What is a combined system? Often these are referred to as Hybrid Solar systems and they combine the best from on-grid and off-grid solar systems. Hybrid Solar systems are less expensive than off-grid solar systems as they do not require a backup generator and the battery bank required can be significantly downsized.
Hybrid systems provide power to offset the grid power whenever the sun is shining and will even send your excess power back to the grid for credit for later use. These systems provide power for your critical loads when the power grid is down however do not expect these to provide power for all your loads since the cost and volume of the batteries would be prohibitive.
You can program these systems to consume power during off-peak hours or from your solar panels. You can therefore temporarily store whatever excess electricity you have from your solar panels in batteries, and put the excess on the utility grid at the time when you are paid the most for every kWh you onsell.
According to many renewable energy experts, a small “hybrid” electric system uses a combination of renewable generation sources (such as solar PV, wind turbine or micro-hydro), a battery bank, smart controller/inverter and a back-up and they offer several advantages over either single system.
Many hybrid systems are stand-alone systems, which operate “off-grid” — not connected to an electricity distribution system. For the times when neither the wind nor the solar system are producing, most hybrid systems provide power through batteries and/or an engine generator powered by conventional fuels, such as diesel. If the batteries run low, the engine generator can provide power and recharge the batteries.Battery banks are typically sized to supply the electric load for one to three days.
If you live in a remote area then considering a hybrid power system could be a good way to get your electricity needs met or, if there is simply no connection to an electricity network, combining micro-generation, control and storage technologies together can provide a stable system for you.
Connecting your rural property to the electricity network can be expensive – costing as much $25,000 per kilometre. So you don’t have to be far from the nearest electricity lines for a hybrid power system to be a better alternative.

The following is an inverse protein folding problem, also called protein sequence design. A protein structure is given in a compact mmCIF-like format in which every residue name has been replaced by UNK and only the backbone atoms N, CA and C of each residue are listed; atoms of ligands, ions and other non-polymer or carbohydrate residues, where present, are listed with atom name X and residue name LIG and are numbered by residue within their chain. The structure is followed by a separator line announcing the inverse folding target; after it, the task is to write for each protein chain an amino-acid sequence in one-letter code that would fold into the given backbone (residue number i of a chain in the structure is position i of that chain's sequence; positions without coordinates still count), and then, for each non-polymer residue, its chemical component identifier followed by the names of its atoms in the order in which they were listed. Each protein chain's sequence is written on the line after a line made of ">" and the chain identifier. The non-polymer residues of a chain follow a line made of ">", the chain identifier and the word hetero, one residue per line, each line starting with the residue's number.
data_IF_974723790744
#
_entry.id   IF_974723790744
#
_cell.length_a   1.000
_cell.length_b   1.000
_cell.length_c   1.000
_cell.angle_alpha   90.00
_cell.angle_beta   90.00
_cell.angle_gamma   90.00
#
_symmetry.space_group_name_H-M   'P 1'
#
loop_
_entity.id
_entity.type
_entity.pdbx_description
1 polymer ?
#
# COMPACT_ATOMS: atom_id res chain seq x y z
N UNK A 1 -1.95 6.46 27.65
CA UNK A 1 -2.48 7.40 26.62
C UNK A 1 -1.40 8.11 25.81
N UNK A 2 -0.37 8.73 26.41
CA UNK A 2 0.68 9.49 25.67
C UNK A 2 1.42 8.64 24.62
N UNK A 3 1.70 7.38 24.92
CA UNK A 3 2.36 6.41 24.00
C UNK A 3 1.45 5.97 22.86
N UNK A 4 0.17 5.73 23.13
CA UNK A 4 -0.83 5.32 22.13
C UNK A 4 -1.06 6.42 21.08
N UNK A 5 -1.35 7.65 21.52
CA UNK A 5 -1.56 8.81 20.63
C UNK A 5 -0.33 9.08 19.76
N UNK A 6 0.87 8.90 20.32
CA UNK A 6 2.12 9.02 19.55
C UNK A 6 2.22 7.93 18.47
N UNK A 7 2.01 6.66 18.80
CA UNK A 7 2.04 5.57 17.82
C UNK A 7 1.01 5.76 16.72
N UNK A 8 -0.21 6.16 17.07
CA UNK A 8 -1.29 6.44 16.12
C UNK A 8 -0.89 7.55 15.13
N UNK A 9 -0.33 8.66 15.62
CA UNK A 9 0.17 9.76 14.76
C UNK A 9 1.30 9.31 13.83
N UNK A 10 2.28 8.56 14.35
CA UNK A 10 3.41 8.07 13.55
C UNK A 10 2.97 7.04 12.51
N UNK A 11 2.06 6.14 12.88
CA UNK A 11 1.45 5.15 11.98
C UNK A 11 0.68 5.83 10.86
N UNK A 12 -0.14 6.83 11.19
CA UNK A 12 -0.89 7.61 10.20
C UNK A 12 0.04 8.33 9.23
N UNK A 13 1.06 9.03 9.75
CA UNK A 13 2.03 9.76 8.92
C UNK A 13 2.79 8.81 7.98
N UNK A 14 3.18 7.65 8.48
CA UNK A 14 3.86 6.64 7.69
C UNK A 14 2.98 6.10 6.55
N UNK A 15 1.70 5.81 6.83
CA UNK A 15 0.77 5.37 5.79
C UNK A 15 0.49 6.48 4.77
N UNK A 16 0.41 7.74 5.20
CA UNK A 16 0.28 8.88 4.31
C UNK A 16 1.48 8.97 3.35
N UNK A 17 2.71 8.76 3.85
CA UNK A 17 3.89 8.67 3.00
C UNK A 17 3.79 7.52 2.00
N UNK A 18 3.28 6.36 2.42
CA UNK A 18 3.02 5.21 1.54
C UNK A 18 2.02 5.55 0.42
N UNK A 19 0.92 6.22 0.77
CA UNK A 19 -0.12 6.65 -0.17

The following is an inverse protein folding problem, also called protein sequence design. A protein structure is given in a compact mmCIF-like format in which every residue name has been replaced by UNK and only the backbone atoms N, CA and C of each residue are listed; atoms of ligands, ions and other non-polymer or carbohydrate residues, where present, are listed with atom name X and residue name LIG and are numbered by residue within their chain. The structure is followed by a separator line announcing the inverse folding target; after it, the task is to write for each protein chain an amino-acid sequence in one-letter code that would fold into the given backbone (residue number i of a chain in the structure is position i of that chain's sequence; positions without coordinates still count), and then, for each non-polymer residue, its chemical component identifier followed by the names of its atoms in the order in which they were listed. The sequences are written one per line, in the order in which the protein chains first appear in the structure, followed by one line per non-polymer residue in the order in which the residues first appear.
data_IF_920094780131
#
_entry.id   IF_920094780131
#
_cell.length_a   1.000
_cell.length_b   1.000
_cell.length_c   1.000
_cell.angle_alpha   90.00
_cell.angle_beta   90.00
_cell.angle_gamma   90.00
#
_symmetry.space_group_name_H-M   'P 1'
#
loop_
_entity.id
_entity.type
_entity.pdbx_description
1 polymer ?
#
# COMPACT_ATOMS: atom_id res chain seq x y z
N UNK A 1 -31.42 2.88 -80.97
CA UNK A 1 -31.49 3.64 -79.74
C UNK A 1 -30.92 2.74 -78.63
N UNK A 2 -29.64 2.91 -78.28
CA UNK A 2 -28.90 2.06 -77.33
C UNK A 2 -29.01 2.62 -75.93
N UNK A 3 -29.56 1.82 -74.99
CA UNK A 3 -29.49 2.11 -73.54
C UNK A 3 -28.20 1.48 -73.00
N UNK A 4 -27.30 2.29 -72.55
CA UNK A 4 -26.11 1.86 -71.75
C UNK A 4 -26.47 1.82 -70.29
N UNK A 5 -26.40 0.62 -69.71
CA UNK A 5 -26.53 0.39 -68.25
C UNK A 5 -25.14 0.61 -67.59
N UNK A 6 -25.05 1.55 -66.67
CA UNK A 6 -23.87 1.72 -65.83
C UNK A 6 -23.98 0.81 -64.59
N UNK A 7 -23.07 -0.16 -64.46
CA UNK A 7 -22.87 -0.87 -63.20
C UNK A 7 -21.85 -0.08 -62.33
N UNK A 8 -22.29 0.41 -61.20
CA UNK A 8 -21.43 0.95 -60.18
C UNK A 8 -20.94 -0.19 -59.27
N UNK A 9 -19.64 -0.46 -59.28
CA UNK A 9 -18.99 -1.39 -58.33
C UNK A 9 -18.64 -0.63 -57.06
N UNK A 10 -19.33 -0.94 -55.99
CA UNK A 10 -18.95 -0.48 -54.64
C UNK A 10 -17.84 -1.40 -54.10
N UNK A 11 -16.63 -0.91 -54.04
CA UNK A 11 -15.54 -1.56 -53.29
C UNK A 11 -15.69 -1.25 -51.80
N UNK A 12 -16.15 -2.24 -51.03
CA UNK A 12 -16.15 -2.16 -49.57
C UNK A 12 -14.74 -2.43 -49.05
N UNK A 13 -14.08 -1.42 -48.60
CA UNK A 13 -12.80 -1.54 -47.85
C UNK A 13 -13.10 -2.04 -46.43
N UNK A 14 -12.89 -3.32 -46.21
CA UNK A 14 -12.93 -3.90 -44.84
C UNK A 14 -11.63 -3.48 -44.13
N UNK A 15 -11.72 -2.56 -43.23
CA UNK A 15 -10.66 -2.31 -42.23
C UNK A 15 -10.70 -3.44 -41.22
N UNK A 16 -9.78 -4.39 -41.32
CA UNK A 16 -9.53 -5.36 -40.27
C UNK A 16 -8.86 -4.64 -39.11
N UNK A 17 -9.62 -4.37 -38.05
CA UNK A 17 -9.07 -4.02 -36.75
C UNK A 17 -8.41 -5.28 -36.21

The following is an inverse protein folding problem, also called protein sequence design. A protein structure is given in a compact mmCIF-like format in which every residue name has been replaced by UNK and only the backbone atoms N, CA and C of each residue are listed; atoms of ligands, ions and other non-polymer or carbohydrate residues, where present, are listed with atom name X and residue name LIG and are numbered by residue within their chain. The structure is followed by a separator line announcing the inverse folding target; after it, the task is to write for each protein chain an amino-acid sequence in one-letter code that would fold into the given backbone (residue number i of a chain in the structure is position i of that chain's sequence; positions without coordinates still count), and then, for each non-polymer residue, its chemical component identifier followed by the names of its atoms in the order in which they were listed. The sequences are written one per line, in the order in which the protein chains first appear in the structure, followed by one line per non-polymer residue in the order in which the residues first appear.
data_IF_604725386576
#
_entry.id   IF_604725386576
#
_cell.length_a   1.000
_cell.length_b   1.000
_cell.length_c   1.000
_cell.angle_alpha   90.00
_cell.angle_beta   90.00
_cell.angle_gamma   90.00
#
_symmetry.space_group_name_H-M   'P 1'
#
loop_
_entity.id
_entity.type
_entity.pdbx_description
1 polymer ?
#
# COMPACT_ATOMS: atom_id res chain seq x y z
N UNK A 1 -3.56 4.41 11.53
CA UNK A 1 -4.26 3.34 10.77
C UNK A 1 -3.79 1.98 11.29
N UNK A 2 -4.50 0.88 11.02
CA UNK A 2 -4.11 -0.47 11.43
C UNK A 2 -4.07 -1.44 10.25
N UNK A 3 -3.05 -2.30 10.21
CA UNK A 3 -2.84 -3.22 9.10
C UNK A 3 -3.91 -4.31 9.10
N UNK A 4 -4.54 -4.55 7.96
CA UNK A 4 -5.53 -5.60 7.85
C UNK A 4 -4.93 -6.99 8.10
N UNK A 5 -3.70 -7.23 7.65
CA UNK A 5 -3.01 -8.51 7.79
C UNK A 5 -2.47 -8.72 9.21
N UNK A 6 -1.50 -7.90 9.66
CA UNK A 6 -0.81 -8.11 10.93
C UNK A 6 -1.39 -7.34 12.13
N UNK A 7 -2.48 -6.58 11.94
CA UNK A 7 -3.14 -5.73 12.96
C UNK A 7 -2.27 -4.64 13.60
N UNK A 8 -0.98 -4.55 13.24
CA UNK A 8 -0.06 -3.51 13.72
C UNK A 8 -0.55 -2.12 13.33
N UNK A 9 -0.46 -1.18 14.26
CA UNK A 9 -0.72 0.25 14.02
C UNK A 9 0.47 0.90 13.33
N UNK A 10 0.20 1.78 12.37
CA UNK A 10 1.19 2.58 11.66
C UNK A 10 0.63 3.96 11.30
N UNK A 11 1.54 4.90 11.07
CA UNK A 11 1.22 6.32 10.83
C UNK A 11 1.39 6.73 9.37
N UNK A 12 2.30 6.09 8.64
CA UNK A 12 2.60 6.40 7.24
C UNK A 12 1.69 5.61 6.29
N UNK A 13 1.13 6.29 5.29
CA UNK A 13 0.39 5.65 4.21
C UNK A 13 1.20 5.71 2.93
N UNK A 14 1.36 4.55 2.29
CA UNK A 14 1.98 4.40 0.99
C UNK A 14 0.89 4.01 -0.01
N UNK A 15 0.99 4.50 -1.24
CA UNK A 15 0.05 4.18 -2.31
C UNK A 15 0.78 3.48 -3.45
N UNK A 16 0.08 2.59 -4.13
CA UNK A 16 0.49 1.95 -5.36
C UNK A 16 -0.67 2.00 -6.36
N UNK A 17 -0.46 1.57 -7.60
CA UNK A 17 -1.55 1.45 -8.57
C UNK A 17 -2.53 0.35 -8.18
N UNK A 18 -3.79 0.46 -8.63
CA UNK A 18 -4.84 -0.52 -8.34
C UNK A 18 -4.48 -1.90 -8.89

Adding an engine generator makes the system more complex, but modern electronic controllers can operate these systems automatically. An engine generator can also reduce the size of the other components needed for the system. Keep in mind that the storage capacity must be large enough to supply electrical needs during non-charging periods.
The cost of installing and maintaining a hybrid power system can vary a lot – it depends on the combination of the components and the electricity output you need.
- Middle-of-the-range systems, with either solar PV panels or a wind turbine as the primary energy source – usually cost $15,000 to $25,000.
- If you are looking at a micro-hydro based system – the set up costs usually range from $12,000 to $15,000, with 20% to 25% needing to be allowed for the batteries.
- Inverters – can cost from $3,000 to over $10,000, depending on the size, quality and complexity. You can avoid using an inverter by using DC-powered appliances but they’re generally more expensive and the choice is limited.
- Diesel or petrol-fuelled generator – will cost $4,000 to $12,000 to buy and install. The size of the generator depends on the amount of electricity you need, the size of the battery bank and the renewable energy sources available to you.
In many cases you’ll need either a building or resource consent (or both) for your micro-generation system.
This will depend on what type of system you are installing. For example you may find that your local council has height restrictions on wind turbine towers, and you might need regional council consent if you are going to require damming or converting a stream on your property.